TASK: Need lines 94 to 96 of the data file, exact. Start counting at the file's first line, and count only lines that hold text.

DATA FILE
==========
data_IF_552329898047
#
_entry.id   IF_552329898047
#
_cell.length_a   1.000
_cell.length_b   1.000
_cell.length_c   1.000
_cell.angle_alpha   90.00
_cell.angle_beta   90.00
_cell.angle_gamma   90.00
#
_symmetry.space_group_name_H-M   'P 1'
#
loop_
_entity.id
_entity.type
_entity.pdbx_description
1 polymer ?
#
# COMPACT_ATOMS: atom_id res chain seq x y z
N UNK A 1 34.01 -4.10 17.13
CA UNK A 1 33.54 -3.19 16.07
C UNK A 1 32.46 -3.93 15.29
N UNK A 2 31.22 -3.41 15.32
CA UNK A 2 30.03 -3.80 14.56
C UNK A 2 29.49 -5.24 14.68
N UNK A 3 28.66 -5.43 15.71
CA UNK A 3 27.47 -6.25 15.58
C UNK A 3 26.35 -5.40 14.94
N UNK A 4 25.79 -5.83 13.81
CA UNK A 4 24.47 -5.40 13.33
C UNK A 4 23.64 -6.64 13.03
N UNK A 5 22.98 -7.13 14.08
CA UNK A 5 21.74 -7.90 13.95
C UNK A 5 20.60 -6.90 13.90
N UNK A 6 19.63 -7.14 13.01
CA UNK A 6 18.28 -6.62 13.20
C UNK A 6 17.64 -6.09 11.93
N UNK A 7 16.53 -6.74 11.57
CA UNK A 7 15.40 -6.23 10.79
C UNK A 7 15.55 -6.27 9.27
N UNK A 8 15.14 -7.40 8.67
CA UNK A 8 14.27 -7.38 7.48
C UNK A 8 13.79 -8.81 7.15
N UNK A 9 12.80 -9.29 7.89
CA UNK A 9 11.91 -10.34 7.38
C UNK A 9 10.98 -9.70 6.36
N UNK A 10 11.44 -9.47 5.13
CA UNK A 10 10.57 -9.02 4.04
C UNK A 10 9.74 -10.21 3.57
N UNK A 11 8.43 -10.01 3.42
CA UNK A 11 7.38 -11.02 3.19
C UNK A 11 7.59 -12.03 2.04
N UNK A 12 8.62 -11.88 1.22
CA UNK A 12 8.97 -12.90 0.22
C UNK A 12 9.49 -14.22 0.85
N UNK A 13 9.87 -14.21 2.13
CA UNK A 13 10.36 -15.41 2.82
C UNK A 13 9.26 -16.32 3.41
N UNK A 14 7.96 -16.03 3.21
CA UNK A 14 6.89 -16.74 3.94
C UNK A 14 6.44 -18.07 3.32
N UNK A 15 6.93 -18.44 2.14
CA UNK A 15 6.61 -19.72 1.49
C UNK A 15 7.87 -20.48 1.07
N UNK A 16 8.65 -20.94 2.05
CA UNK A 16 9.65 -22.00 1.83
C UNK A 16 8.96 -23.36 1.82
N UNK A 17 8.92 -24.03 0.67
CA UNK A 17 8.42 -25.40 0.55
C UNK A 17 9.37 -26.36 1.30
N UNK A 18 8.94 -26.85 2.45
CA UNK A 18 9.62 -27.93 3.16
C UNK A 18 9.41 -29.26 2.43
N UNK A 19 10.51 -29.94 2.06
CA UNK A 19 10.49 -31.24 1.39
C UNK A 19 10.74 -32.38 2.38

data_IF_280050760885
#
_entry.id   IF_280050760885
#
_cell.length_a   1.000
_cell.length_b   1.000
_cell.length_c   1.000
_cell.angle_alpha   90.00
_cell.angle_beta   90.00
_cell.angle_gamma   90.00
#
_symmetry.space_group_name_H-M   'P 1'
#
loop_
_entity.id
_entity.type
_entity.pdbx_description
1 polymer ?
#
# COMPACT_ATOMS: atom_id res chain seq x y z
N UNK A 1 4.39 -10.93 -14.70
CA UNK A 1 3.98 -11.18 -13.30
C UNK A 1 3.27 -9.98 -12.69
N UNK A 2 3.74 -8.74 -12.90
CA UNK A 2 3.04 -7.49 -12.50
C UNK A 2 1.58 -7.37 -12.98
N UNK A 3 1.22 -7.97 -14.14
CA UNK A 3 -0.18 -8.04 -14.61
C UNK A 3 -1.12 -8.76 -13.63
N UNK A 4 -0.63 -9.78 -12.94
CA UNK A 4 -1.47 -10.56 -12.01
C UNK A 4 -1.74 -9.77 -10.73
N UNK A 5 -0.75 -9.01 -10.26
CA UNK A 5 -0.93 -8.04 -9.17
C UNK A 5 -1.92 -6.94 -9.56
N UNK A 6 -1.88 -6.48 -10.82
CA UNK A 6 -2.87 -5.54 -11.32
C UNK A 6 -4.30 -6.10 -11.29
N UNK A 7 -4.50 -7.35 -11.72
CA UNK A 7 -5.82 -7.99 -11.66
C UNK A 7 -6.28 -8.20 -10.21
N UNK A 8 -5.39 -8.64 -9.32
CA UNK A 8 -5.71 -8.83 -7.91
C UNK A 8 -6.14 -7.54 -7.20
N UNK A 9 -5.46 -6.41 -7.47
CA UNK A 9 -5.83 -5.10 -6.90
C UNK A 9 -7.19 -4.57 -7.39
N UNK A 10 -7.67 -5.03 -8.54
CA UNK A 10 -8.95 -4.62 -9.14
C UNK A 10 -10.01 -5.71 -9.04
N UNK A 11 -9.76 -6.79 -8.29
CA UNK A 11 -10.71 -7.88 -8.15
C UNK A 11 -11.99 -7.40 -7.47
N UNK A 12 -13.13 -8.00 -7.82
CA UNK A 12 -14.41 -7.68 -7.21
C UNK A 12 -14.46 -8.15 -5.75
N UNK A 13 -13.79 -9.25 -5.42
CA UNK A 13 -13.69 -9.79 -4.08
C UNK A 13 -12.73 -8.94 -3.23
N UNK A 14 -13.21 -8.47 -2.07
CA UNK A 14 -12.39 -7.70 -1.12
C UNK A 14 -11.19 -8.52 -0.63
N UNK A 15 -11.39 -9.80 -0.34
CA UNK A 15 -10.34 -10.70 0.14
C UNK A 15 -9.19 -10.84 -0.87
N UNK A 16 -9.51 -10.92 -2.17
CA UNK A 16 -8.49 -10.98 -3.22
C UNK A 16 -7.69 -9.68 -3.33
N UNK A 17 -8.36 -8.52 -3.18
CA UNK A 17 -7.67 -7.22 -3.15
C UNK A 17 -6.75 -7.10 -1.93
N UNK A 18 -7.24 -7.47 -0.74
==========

_entity.pdbx_description
1 polymer ?
#